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USDA crop progress: Corn and soybean quality move higher

Agency reports improving crop conditions over the third week of August

Analysts anticipated USDA would show higher corn and soybean quality ratings for its latest crop progress report, out Monday afternoon. And the agency met those expectations after moving corn a point higher and soybeans two points higher for the week ending August 25.

This year’s corn crop is now rated 57% in good-to-excellent condition per USDA, up from 56% a week ago. Another 30% of the crop is rated fair (unchanged from a week ago), with the remaining 13% rated poor or very poor (down a point from last week).

“Corn yields based on ratings rose around three-quarters of a bushel to 169.4 bushels per acre, just one-tenth of a bushel lower than USDA’s Aug. 12 estimate,” according to Farm Futures senior grain market analyst Bryce Knorr. “The range between the two models was 168.6 to 170.2 bpa. Losses in the eastern Corn Belt, especially another big drop in drought-hit North Carolina, were more than offset by gains in much of the western Midwest, including a 4.2 bpa jump in Illinois.”


The crop remains well behind average physiologically after a historically sluggish planting pace, meantime. Last week, 71% of the crop reached dough stage, which was up from the prior week’s tally of 55% but significantly slower than 2018’s pace of 91% and the five-year average of 87%.

And 27% of the crop is now dented, compared to 15% a week ago. Last year’s pace at the end of August was 59%, with a five-year average of 46%.


Soybean quality ratings improved more than anticipated, moving from 53% in good-to-excellent condition as of August 18 up to 55%. Another 32% of the crop is rated fair (down a point from a week ago), with the remaining 13% rated poor or very poor (also down a point from last week).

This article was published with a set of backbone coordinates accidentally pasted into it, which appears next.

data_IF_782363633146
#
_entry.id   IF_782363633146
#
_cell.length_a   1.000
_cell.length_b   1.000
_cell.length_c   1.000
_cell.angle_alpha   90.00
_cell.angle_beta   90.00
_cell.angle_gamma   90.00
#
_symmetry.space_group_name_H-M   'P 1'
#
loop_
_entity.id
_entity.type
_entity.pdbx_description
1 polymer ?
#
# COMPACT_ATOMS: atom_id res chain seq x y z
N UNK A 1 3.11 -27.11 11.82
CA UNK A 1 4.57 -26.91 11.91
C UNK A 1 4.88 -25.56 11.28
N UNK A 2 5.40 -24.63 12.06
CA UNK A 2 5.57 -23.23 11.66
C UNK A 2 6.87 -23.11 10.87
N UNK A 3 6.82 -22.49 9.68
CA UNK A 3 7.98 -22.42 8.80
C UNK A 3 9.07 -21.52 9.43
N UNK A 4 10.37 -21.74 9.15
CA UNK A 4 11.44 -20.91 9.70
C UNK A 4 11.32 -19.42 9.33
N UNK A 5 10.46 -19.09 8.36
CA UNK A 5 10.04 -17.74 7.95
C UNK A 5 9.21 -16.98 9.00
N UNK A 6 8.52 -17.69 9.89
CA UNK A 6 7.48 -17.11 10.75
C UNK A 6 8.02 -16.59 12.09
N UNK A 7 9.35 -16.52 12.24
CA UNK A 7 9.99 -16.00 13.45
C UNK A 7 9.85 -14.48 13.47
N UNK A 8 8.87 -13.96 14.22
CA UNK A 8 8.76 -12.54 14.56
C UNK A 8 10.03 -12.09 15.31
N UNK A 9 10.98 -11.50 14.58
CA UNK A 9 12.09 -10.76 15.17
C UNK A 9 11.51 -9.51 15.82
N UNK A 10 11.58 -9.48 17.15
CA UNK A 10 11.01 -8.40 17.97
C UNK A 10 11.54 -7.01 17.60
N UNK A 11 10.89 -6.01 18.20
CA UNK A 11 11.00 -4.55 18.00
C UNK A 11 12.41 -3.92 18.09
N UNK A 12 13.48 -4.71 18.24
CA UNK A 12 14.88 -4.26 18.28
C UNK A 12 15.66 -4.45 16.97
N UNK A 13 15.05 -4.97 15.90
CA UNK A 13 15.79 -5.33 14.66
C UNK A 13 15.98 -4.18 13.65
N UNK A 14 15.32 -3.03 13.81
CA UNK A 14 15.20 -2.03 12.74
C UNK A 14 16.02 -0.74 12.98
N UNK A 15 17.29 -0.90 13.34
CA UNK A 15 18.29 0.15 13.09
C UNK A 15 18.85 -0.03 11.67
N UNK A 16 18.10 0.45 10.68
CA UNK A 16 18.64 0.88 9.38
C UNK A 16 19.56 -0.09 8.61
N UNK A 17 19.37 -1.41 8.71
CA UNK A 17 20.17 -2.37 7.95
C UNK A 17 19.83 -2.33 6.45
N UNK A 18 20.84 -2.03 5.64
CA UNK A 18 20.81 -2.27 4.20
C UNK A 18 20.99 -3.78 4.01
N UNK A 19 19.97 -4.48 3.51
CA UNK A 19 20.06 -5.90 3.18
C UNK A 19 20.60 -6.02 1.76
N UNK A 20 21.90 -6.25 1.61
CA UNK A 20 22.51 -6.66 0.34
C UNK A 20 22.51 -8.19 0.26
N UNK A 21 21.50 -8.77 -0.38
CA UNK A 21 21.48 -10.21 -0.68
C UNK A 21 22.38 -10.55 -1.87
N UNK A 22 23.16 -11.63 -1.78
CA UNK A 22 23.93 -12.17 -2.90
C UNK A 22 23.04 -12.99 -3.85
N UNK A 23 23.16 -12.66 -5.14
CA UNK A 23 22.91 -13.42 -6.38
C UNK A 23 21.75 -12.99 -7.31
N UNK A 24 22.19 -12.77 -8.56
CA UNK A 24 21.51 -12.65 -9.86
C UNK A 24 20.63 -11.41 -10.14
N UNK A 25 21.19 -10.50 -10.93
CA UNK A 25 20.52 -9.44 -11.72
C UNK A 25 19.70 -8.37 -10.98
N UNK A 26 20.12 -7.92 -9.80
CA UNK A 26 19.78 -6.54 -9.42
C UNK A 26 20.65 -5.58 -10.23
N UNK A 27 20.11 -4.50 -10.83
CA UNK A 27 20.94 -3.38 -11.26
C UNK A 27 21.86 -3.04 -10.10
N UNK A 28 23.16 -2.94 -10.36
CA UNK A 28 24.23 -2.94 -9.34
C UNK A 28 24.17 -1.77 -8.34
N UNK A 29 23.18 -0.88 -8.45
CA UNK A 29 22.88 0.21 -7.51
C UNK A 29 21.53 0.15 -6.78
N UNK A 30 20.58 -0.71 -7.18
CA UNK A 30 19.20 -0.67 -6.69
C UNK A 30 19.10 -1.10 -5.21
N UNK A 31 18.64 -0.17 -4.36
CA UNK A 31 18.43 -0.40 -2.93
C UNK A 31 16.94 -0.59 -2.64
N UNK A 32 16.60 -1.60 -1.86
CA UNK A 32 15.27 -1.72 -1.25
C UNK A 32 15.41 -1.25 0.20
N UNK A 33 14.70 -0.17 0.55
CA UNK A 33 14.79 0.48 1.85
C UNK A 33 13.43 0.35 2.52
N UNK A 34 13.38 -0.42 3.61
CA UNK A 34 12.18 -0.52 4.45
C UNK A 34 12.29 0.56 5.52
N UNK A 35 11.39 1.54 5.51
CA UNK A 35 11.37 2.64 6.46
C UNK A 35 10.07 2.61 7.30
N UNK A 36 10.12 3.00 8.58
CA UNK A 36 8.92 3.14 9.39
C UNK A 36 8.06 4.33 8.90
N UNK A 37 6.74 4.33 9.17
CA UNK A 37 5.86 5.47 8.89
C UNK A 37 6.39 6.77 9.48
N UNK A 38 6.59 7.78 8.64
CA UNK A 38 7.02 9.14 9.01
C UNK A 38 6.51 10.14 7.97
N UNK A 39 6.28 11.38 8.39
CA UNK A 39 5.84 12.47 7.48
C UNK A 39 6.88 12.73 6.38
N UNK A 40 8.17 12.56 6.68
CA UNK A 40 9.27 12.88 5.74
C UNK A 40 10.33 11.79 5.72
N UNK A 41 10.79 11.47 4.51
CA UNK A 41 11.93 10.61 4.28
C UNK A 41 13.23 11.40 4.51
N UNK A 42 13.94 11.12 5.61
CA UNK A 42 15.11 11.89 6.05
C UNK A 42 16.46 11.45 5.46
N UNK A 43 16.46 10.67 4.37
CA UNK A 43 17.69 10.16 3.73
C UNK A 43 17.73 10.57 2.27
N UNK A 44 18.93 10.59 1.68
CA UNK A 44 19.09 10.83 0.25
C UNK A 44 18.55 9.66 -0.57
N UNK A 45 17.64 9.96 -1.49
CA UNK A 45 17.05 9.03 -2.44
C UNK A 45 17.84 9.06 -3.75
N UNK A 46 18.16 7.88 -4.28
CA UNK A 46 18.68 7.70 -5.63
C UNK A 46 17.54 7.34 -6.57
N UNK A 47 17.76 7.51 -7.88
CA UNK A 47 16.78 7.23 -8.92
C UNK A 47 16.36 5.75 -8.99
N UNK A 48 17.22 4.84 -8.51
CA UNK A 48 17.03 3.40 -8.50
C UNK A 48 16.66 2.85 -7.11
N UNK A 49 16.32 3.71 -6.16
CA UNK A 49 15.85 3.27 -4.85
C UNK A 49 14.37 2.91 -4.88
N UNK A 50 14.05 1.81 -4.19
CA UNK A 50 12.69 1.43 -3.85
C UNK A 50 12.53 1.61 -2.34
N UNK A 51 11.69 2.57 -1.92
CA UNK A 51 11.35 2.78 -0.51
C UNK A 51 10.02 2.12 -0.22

“Soybean yield potential rose to an average of 50.2 bpa, 1.7 bpa above USDA’s forecast,” Knorr says. “Northern and eastern states mostly declined, with gains elsewhere, with the two models ranging from 49.8 to 50.6 bpa.”



Spring wheat crop conditions slipped a point lower, in contrast, with 69% of the crop now rated good-to-excellent. Another 25% of the crop is rated fair (up two points from a week ago), with the remaining 6% rated poor or very poor (down a point from last week).

“Spring wheat conditions went in the other direction, with rain that slowed harvest hurting conditions this week,” Knorr says. “Average yield potential slipped around a third of a bushel to 50.4 bpa, in a range from 49.6 to 51.2 bpa. USDA estimated spring yields Aug. 12 at 49.2 bpa.”

This year’s spring wheat harvest took a big leap forward, meantime, moving from 16% as of August 18 up to 38%, far exceeding trade guesses. The pace is still well behind 2018’s mark of 75% and the five-year average of 65%.



The winter wheat harvest continues to wind down, reaching 96% last week. Harvest is typically concluded by this time of year, considering 2018’s pace of 100% and the five-year average of 99%.

Click here to review the latest full crop progress data set from USDA.

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